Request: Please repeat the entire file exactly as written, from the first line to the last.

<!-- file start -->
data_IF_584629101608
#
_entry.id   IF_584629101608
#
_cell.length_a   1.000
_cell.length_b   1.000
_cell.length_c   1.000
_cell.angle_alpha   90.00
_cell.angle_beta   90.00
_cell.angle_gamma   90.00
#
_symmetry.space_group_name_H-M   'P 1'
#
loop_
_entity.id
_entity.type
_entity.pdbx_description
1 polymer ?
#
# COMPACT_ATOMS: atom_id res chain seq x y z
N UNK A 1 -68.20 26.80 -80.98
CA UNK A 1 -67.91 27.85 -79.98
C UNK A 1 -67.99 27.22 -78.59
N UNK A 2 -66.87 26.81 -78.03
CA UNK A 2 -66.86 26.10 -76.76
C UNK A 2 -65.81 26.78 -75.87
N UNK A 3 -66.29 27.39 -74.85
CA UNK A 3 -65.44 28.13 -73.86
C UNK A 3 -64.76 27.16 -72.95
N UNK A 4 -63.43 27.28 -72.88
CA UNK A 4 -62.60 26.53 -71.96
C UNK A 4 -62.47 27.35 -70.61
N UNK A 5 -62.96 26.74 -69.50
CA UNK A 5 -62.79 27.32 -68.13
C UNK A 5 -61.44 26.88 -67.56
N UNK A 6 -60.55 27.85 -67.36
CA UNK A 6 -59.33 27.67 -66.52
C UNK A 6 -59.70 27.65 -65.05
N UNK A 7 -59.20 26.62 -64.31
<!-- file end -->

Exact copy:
data_IF_584629101608
#
_entry.id   IF_584629101608
#
_cell.length_a   1.000
_cell.length_b   1.000
_cell.length_c   1.000
_cell.angle_alpha   90.00
_cell.angle_beta   90.00
_cell.angle_gamma   90.00
#
_symmetry.space_group_name_H-M   'P 1'
#
loop_
_entity.id
_entity.type
_entity.pdbx_description
1 polymer ?
#
# COMPACT_ATOMS: atom_id res chain seq x y z
N UNK A 1 -68.20 26.80 -80.98
CA UNK A 1 -67.91 27.85 -79.98
C UNK A 1 -67.99 27.22 -78.59
N UNK A 2 -66.87 26.81 -78.03
CA UNK A 2 -66.86 26.10 -76.76
C UNK A 2 -65.81 26.78 -75.87
N UNK A 3 -66.29 27.39 -74.85
CA UNK A 3 -65.44 28.13 -73.86
C UNK A 3 -64.76 27.16 -72.95
N UNK A 4 -63.43 27.28 -72.88
CA UNK A 4 -62.60 26.53 -71.96
C UNK A 4 -62.47 27.35 -70.61
N UNK A 5 -62.96 26.74 -69.50
CA UNK A 5 -62.79 27.32 -68.13
C UNK A 5 -61.44 26.88 -67.56
N UNK A 6 -60.55 27.85 -67.36
CA UNK A 6 -59.33 27.67 -66.52
C UNK A 6 -59.70 27.65 -65.05
N UNK A 7 -59.20 26.62 -64.31